Decision making and learning are essential for adaptive behavior and often dysfunctional in psychiatric diseases. We examine the cognitive, computational, and neural mechanisms underlying these fundamental abilities in humans. Our research can broadly be divided into the three domains perceptual decision making, reward-based learning and decision making, and decision making in social contexts.
Perceptual decision making refers to choices based on available perceptual input. Especially earlier work from our lab has contributed to the literature on the neural mechanisms underlying perceptual decision making in humans. This work draws on neuroimaging and sequential-choice models.
Many of the current projects examine reward-based learning and decision making, referring to choices based on expected reward and punishment, where the best course of action often has to be learned from obtained choice outcomes. Here, we primarily use computational approaches, including Bayesian inference and reinforcement learning models, combined with neuroimaging.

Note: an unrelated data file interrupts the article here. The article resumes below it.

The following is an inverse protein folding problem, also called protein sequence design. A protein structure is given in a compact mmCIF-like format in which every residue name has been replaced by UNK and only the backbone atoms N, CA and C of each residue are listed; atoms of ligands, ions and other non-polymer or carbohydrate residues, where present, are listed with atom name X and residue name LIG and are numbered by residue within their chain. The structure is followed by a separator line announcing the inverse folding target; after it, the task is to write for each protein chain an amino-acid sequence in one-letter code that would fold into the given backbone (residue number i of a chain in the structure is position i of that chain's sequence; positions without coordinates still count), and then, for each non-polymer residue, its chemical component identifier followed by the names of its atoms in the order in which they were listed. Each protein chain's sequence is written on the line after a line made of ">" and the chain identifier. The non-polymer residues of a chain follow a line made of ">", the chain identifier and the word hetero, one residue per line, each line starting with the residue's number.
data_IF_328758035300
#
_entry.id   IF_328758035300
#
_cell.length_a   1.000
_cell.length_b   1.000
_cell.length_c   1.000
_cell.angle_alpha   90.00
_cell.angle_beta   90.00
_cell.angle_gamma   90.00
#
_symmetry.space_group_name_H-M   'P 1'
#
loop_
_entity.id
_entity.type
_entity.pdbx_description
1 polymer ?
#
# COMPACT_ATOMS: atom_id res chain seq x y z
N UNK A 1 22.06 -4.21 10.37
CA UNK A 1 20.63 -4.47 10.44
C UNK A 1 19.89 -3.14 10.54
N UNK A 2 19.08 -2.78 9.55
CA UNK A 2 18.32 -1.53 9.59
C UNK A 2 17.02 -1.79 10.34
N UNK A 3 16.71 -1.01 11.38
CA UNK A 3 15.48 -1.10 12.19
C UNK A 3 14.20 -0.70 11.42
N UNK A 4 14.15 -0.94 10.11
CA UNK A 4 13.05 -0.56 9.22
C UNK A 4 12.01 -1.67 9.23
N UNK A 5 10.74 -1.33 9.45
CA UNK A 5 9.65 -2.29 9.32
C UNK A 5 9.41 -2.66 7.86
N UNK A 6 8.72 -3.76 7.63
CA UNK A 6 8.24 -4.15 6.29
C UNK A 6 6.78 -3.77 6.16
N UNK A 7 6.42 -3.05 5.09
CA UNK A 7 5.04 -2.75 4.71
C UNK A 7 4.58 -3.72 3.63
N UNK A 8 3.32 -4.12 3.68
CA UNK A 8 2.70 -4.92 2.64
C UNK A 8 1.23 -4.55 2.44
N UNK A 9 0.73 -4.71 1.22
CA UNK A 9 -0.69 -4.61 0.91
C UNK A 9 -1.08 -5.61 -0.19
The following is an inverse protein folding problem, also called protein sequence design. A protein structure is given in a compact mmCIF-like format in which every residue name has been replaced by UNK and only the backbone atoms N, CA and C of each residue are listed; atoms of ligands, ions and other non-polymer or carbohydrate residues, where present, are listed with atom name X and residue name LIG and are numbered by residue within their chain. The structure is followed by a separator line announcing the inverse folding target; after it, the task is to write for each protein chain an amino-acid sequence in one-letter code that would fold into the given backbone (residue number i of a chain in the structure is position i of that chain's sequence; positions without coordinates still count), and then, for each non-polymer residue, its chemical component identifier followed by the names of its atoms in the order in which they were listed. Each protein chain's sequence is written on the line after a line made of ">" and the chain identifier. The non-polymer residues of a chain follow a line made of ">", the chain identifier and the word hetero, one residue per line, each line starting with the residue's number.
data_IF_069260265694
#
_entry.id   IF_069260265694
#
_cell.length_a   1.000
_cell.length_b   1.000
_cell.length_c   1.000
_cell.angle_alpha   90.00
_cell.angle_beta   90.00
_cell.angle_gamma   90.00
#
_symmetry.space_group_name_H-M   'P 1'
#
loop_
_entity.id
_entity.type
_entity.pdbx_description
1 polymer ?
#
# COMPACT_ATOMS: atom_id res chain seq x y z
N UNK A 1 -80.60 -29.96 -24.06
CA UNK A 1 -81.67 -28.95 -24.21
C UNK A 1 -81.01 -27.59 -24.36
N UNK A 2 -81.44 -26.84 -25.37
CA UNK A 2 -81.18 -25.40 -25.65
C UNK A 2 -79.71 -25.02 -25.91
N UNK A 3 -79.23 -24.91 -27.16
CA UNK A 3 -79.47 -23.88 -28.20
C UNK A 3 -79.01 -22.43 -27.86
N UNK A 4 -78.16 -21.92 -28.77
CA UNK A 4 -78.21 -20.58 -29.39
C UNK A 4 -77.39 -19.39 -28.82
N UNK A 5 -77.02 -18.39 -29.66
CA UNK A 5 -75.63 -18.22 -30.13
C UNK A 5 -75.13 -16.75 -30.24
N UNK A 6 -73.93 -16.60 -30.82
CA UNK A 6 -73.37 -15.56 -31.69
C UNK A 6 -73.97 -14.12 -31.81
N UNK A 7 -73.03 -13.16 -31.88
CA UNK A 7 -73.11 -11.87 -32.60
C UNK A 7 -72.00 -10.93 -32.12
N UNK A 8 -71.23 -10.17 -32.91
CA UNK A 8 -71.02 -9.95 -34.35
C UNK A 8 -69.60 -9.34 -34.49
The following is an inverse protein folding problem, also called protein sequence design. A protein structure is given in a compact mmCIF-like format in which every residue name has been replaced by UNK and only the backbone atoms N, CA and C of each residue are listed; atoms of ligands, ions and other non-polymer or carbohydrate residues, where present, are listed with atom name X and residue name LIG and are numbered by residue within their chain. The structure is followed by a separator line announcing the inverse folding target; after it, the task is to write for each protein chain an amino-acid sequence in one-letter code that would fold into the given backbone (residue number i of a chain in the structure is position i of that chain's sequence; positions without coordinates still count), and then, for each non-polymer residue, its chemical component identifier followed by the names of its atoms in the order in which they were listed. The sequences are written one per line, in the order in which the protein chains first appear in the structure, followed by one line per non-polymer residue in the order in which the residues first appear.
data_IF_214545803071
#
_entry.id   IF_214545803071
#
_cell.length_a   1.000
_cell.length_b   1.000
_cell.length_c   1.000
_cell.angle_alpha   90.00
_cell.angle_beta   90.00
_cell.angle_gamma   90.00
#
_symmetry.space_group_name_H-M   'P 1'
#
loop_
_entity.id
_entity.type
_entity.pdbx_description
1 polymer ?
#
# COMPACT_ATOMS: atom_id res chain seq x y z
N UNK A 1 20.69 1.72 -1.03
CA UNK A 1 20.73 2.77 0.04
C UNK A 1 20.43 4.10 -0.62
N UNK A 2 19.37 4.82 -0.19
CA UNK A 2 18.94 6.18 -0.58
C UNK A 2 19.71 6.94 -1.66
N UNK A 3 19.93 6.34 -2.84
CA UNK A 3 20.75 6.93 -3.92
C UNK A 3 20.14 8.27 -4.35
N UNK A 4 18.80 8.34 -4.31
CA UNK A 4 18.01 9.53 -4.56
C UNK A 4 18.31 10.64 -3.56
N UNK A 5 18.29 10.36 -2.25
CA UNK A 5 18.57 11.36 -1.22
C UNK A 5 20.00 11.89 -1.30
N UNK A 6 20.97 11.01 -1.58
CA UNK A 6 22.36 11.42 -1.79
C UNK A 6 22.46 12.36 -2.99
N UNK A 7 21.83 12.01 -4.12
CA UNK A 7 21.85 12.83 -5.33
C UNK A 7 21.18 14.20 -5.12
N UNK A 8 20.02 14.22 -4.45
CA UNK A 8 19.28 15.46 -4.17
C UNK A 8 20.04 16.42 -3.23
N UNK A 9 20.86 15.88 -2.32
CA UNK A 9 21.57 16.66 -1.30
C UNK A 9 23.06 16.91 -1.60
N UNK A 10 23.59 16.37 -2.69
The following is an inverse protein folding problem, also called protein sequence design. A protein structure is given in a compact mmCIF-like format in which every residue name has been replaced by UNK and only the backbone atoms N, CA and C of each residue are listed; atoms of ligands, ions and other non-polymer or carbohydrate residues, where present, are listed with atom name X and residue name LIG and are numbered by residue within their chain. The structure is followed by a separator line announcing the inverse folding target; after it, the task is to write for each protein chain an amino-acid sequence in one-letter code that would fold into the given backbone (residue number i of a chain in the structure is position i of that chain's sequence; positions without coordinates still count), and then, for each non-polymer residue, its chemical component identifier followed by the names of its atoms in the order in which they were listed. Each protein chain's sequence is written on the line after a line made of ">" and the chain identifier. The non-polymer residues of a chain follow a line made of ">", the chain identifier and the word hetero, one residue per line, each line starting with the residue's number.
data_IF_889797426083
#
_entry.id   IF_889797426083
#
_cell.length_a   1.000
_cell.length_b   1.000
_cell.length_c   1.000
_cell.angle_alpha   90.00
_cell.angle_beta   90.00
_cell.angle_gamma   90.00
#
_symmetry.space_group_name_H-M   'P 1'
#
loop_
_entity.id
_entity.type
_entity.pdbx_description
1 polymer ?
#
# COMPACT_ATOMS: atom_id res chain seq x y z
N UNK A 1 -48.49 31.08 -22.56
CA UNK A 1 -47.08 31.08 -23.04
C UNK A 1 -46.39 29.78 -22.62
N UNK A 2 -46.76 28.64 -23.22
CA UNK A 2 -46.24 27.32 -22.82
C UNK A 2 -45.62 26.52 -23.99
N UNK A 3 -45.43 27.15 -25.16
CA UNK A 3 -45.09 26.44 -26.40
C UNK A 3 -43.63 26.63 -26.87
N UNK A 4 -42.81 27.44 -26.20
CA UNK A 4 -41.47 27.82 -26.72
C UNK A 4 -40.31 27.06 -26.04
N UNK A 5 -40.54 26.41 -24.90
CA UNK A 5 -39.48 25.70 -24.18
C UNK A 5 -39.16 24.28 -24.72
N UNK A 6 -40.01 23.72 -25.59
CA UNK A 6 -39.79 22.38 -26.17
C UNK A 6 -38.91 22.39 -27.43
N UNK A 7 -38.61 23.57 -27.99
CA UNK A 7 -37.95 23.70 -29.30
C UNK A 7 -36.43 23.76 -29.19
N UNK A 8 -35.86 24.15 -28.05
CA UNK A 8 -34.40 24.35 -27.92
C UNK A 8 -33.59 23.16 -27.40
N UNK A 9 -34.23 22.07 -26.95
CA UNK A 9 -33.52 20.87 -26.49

Finally, decision making in social contexts shares some processes with both perceptual and reward-based decision making but often requires additional abilities, such as emotional processing and theory of mind.
Our primary ongoing projects examine:
- The computational mechanisms of reward-based learning under perceptual uncertainty
- Developmental differences in observational learning
- Memory-based reinforcement learning and decision making in younger adults and across development
- Effort-based decision making
- Lifespan differences in uncertainty-driven learning